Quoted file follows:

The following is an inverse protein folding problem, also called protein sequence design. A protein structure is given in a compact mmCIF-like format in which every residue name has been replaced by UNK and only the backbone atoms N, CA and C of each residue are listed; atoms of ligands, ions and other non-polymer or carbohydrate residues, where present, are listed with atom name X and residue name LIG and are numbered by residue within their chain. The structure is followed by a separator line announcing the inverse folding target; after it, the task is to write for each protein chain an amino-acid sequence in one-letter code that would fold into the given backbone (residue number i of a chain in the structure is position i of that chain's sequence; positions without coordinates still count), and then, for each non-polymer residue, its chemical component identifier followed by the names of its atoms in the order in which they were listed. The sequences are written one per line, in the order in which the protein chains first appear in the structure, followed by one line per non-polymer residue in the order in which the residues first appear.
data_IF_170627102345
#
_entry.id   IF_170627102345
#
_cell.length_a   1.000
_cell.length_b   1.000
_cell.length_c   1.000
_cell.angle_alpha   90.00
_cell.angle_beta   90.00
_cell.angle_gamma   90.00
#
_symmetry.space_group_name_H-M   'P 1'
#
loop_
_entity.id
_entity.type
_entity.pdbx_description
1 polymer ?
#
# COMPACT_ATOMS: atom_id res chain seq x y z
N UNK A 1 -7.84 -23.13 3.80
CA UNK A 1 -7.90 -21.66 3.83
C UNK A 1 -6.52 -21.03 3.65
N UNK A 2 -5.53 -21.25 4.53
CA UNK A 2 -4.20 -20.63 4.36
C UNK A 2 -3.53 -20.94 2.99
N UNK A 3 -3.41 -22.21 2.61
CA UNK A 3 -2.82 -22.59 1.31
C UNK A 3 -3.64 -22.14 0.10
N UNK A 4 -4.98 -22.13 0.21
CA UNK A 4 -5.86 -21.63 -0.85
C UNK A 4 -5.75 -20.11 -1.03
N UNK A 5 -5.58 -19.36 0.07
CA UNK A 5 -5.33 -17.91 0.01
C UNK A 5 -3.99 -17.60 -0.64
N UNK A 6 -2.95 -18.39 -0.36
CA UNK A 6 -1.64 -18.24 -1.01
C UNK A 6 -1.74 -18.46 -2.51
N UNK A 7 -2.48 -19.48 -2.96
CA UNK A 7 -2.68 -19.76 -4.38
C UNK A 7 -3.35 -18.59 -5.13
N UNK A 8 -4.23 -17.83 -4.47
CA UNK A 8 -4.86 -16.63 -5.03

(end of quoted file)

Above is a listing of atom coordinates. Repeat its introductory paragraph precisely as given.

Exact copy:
The following is an inverse protein folding problem, also called protein sequence design. A protein structure is given in a compact mmCIF-like format in which every residue name has been replaced by UNK and only the backbone atoms N, CA and C of each residue are listed; atoms of ligands, ions and other non-polymer or carbohydrate residues, where present, are listed with atom name X and residue name LIG and are numbered by residue within their chain. The structure is followed by a separator line announcing the inverse folding target; after it, the task is to write for each protein chain an amino-acid sequence in one-letter code that would fold into the given backbone (residue number i of a chain in the structure is position i of that chain's sequence; positions without coordinates still count), and then, for each non-polymer residue, its chemical component identifier followed by the names of its atoms in the order in which they were listed. The sequences are written one per line, in the order in which the protein chains first appear in the structure, followed by one line per non-polymer residue in the order in which the residues first appear.